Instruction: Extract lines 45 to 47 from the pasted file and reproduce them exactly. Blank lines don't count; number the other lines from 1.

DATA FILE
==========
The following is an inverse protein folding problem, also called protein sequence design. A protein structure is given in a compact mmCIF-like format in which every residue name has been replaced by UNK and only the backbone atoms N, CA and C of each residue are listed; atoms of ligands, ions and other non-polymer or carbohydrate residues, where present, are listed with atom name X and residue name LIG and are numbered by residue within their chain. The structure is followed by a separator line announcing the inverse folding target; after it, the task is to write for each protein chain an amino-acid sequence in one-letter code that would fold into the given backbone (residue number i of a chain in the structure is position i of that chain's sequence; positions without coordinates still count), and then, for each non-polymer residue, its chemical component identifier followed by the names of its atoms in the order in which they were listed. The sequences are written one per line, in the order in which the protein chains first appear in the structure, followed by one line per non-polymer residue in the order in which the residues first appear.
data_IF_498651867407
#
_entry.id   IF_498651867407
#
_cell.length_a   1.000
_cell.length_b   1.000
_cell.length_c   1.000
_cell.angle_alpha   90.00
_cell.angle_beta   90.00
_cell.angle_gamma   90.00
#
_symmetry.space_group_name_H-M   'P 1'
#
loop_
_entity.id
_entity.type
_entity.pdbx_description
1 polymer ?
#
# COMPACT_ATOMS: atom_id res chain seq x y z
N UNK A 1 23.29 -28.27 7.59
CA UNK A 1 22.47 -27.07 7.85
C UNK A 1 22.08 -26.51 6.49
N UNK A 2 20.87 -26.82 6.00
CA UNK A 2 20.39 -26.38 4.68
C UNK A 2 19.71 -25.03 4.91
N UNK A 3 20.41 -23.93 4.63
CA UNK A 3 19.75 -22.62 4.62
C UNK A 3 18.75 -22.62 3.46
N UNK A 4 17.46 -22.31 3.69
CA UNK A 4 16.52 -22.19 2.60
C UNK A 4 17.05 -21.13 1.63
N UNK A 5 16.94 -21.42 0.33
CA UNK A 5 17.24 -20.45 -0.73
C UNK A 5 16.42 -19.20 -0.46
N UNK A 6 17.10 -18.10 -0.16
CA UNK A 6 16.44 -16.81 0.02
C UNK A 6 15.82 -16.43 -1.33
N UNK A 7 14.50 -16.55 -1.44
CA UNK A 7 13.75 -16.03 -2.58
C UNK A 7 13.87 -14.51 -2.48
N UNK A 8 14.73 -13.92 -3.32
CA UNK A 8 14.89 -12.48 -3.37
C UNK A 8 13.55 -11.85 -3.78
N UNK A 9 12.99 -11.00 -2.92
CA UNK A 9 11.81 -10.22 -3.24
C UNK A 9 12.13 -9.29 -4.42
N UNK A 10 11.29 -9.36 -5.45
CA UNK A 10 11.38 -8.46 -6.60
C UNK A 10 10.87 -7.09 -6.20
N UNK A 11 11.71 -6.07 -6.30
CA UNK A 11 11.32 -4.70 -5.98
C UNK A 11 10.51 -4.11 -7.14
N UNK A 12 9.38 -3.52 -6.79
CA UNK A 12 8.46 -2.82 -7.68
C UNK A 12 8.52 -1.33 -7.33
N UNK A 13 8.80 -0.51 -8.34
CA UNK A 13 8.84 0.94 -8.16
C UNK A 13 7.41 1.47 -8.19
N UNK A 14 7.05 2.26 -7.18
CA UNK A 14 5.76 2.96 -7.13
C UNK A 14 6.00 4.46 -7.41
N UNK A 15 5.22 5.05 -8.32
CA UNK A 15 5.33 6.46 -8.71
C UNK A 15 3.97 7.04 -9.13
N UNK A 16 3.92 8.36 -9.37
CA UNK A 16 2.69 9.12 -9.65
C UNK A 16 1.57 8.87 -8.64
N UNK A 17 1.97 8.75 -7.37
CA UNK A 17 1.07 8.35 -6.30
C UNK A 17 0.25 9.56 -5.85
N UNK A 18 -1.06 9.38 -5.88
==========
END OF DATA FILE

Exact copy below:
C UNK A 8 13.55 -11.85 -3.78
N UNK A 9 12.99 -11.00 -2.92
CA UNK A 9 11.81 -10.22 -3.24